S. Austin Allibone, comp. Prose Quotations from Socrates to Macaulay. 1880.
Ovid ranged over all Parnassus with great nimbleness and agility; but as he did not much care for the toil requisite to climb the upper part of the hill, he was generally roving about the bottom.
He has none of those little points and puerilities that are so often to be met with in Ovid; none of the epigrammatic turns of Lucan; none of those swelling sentiments which are so frequent in Statius and Claudian; none of those mixed embellishments of Tasso.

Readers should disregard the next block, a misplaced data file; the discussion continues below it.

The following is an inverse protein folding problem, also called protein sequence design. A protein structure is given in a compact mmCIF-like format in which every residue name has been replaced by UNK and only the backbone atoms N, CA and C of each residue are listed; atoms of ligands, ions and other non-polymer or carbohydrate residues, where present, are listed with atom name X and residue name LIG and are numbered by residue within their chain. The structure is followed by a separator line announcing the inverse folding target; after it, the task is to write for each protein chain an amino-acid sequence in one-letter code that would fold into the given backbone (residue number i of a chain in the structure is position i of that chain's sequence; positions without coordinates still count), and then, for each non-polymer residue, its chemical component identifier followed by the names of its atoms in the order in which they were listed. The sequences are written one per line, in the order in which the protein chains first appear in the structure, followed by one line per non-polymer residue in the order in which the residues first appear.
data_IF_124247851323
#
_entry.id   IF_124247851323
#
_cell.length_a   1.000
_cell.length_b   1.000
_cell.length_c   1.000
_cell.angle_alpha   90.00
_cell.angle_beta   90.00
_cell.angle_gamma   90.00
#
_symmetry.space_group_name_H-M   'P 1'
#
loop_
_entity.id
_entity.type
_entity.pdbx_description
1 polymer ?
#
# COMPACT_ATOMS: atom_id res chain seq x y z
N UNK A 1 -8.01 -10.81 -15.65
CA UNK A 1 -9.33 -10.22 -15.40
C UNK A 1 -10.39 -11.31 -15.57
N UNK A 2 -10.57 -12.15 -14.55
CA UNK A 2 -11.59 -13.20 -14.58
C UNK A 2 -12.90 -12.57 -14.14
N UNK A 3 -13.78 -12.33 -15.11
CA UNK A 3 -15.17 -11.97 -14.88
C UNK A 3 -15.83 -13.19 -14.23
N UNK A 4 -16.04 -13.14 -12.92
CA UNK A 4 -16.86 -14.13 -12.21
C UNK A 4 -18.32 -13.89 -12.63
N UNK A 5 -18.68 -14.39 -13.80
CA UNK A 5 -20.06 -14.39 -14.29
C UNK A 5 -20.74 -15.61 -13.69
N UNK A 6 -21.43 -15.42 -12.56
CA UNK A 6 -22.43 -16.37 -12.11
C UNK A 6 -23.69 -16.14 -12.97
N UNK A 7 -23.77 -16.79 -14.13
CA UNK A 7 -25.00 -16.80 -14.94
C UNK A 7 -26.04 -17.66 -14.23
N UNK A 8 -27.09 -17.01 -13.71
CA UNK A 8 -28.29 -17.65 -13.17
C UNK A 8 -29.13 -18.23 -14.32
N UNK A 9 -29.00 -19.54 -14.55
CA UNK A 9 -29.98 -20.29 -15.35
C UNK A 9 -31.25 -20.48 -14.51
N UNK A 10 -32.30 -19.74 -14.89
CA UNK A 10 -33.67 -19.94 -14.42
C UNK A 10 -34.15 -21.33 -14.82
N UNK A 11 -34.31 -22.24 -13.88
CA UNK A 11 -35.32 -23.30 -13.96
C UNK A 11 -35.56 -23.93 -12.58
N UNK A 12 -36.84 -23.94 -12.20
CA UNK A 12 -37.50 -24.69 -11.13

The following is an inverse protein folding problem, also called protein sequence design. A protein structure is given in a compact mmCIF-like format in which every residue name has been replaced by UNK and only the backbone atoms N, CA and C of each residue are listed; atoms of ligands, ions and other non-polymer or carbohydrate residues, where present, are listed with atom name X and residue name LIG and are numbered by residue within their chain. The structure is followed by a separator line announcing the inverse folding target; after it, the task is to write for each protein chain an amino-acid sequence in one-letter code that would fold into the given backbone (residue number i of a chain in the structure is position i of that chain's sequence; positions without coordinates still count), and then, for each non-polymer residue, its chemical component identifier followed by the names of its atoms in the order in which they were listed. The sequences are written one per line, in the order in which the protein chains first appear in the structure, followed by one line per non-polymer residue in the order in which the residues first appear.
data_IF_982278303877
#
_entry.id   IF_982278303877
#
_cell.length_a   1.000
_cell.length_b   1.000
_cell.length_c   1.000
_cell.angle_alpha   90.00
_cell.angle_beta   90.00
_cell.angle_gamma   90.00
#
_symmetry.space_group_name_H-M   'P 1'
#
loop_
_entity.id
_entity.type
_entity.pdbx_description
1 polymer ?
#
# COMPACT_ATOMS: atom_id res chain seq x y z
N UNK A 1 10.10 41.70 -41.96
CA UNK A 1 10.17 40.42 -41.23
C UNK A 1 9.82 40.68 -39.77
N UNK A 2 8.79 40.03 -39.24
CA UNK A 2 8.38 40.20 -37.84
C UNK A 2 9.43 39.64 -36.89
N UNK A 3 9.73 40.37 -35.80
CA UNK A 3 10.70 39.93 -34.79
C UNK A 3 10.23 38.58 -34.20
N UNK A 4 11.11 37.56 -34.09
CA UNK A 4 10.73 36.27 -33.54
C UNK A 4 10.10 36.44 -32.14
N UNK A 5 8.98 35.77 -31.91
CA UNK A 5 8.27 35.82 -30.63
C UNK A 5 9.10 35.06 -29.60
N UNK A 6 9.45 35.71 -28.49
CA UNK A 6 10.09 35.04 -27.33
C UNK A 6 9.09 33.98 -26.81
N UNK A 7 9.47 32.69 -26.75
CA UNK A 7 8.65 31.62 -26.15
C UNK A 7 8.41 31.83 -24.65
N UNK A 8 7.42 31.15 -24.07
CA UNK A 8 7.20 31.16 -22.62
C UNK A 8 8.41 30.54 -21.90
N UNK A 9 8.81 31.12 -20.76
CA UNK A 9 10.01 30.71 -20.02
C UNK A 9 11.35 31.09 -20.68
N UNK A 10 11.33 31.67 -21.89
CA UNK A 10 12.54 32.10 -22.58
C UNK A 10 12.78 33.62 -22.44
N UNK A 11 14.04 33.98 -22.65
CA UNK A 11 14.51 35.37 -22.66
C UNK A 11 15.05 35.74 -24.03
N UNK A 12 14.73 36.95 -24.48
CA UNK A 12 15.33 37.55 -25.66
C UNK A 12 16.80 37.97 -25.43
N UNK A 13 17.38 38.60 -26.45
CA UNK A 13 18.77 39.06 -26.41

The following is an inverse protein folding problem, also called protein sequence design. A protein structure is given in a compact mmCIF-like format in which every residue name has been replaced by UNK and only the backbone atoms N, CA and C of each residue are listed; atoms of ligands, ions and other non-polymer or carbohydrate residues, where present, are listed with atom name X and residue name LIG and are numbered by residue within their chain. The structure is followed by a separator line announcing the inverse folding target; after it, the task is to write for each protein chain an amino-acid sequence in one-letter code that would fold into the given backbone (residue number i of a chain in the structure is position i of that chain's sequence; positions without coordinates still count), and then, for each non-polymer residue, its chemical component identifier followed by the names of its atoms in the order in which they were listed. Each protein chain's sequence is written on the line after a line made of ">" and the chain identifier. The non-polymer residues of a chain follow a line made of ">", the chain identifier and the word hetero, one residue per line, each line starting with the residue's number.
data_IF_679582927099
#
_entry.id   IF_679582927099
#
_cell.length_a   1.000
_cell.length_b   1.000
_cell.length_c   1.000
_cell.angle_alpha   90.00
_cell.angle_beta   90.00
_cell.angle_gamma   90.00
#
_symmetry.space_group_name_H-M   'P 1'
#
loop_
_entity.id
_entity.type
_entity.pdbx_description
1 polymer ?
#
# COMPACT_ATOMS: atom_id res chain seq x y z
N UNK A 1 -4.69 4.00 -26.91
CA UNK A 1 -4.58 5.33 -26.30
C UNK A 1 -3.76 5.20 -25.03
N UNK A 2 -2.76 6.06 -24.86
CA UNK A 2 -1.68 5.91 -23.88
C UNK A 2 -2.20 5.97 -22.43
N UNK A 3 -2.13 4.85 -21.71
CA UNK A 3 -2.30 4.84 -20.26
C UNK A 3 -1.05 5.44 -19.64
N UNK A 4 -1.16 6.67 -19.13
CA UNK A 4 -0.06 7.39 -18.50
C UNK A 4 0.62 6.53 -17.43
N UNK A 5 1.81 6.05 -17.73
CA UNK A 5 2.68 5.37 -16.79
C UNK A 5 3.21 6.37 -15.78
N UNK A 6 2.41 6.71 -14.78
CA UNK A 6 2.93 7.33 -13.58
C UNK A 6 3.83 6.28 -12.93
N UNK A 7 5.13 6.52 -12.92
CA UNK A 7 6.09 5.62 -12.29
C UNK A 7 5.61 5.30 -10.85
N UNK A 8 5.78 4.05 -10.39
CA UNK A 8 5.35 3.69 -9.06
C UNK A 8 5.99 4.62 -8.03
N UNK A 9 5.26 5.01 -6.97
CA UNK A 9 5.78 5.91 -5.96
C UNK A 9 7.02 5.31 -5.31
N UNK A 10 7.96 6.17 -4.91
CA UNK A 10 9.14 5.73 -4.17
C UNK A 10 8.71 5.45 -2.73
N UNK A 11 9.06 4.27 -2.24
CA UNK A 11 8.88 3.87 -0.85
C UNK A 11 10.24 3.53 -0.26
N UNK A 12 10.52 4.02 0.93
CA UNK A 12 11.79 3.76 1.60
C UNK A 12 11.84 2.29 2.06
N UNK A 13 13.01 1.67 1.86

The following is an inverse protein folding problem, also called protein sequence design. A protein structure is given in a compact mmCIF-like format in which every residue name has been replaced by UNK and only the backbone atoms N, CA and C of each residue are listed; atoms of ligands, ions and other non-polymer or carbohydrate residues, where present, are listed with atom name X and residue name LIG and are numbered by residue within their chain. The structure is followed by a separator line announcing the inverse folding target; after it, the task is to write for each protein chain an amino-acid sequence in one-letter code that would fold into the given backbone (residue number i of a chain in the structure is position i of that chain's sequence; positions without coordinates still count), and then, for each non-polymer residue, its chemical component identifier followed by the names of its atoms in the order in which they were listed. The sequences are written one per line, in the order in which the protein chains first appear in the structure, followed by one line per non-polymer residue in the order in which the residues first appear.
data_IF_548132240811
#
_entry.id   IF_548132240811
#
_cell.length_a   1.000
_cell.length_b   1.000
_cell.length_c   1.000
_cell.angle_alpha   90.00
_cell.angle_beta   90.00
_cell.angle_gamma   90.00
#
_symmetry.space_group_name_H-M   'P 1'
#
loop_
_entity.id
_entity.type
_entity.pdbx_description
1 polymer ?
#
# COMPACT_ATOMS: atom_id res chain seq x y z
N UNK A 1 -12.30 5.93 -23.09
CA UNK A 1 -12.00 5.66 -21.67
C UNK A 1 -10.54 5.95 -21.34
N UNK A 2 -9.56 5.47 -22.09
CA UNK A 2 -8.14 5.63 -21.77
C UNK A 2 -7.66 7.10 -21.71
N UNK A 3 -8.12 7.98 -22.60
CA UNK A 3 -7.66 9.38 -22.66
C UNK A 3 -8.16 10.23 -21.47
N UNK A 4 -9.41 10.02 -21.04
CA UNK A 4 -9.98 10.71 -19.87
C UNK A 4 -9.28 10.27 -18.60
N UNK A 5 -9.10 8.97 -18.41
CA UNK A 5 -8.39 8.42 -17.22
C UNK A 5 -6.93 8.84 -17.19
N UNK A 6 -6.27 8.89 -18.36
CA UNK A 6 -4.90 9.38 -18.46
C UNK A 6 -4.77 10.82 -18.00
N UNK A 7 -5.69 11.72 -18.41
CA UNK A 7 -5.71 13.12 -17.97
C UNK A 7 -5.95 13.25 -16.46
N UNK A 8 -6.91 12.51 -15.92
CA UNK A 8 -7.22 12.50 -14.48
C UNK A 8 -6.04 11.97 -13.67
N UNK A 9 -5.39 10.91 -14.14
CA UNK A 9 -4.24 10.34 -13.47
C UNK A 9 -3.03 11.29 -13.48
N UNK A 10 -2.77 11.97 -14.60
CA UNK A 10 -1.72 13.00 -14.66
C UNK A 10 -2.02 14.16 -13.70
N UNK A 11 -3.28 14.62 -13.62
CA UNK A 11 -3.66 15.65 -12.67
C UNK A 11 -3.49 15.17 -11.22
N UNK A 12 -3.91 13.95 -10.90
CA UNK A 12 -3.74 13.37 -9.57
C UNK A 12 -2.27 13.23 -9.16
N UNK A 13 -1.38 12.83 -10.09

The most severe censor cannot but be pleased with the prodigality of Ovids wit; though he could have wished that the master of it had been a better manager. 3
If sometimes Ovid appears too gay, there is a secret gracefulness of youth which accompanies his writings, though the stayedness and sobriety of age be wanting. 4
No man has ever treated the passions of love with so much delicacy of thought and of expression, or searched into the nature of it more philosophically, than Ovid. 5
The turn of words, in which Ovid excels all poets, are sometimes a fault or sometimes a beauty, as they are used properly or improperly. 6